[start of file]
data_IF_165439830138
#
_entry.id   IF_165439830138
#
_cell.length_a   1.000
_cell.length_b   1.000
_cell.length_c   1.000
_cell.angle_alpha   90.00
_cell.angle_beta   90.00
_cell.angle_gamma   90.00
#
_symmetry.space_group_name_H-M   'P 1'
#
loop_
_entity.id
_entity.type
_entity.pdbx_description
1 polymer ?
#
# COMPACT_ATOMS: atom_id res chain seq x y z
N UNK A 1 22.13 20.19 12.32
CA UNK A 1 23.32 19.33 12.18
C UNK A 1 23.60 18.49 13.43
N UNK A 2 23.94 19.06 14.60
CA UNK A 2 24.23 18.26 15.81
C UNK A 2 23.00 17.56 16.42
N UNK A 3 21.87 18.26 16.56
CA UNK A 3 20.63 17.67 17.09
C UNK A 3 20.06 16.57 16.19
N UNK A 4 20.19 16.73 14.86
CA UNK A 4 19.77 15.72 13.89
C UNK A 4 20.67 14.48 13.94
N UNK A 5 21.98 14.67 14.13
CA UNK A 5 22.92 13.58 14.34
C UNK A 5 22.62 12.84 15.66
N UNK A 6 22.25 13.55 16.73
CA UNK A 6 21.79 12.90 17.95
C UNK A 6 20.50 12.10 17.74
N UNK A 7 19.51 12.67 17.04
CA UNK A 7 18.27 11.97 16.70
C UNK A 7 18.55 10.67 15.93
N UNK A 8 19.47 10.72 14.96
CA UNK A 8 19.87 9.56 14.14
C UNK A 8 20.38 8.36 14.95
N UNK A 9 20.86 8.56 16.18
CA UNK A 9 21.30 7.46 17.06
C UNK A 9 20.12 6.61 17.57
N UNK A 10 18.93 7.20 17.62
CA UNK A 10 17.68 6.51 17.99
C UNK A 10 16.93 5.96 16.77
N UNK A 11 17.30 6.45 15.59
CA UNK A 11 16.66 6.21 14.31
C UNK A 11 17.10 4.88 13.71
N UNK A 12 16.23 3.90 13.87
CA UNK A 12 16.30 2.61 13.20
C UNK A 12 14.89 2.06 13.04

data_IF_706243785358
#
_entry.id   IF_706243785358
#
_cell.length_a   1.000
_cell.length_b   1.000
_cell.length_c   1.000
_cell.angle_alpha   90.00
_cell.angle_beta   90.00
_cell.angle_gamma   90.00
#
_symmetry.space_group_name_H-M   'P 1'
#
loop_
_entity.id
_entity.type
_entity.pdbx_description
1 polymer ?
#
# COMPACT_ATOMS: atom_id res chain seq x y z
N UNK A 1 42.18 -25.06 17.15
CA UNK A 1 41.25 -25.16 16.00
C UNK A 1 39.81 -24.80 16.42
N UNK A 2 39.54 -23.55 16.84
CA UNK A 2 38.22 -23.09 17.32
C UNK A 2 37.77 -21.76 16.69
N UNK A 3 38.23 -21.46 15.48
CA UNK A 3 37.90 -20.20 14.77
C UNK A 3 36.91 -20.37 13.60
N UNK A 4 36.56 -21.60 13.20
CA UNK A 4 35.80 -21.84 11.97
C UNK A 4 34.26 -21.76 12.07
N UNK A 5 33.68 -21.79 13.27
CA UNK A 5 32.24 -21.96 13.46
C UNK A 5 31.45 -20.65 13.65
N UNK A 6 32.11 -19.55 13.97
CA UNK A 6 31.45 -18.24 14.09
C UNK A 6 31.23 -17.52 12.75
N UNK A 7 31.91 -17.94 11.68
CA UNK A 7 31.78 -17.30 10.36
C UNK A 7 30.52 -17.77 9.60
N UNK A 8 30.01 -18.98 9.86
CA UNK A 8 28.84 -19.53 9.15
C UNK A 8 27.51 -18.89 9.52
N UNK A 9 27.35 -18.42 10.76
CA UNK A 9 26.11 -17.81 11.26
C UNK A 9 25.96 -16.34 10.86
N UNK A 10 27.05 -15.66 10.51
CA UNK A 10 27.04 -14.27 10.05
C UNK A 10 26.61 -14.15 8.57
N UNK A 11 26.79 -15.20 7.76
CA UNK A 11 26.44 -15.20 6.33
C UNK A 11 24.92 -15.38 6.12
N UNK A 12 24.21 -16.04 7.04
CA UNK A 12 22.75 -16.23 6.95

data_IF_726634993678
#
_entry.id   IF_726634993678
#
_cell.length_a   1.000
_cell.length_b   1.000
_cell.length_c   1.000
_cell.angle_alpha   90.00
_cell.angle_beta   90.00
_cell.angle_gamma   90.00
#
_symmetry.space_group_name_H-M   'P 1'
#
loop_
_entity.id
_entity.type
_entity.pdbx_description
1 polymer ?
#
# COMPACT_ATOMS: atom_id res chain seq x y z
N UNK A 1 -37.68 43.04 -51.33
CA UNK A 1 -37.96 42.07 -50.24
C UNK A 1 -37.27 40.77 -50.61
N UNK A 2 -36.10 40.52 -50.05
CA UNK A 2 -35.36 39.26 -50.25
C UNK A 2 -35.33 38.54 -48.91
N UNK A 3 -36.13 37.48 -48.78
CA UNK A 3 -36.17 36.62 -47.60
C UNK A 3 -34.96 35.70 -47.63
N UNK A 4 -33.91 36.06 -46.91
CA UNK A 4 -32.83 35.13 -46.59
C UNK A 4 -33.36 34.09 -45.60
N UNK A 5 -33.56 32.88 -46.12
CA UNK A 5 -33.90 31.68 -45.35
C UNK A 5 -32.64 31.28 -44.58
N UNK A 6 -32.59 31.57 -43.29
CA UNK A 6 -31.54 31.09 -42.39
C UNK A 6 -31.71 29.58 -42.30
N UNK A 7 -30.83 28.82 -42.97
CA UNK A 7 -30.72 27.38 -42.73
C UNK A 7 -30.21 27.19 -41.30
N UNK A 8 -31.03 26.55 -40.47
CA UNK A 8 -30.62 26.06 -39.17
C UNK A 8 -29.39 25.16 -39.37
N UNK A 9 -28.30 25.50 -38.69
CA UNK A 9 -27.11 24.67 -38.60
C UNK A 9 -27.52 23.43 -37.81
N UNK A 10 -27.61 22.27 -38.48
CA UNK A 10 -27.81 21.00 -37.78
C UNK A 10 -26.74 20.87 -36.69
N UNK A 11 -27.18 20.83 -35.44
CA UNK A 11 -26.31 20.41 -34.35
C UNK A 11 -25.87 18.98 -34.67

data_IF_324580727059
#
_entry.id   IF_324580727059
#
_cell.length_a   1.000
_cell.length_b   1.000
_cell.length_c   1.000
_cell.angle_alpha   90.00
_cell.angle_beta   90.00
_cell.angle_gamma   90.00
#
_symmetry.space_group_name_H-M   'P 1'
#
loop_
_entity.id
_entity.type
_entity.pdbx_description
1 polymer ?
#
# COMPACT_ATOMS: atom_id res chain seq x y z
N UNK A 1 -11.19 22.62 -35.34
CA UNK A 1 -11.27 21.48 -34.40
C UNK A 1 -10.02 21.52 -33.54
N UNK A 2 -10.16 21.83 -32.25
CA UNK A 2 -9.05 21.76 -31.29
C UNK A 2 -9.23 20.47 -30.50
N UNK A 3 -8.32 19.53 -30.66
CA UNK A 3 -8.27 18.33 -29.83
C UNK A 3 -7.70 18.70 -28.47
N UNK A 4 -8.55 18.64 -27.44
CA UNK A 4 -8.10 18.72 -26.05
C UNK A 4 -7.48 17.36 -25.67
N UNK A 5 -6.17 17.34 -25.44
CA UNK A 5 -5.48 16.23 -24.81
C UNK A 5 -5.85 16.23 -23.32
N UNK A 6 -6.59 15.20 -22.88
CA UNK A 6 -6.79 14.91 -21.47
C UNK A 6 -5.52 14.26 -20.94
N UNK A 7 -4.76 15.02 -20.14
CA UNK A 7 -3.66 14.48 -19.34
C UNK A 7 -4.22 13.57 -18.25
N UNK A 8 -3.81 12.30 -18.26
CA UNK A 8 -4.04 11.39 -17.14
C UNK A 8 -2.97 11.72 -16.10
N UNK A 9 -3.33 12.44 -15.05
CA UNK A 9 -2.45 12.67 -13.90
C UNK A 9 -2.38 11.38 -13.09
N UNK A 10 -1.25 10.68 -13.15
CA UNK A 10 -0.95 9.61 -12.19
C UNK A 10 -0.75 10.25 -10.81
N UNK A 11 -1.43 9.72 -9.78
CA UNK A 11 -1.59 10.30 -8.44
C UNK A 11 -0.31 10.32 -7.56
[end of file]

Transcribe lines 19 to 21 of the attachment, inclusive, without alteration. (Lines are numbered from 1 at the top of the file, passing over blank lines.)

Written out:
#
# COMPACT_ATOMS: atom_id res chain seq x y z
N UNK A 1 22.13 20.19 12.32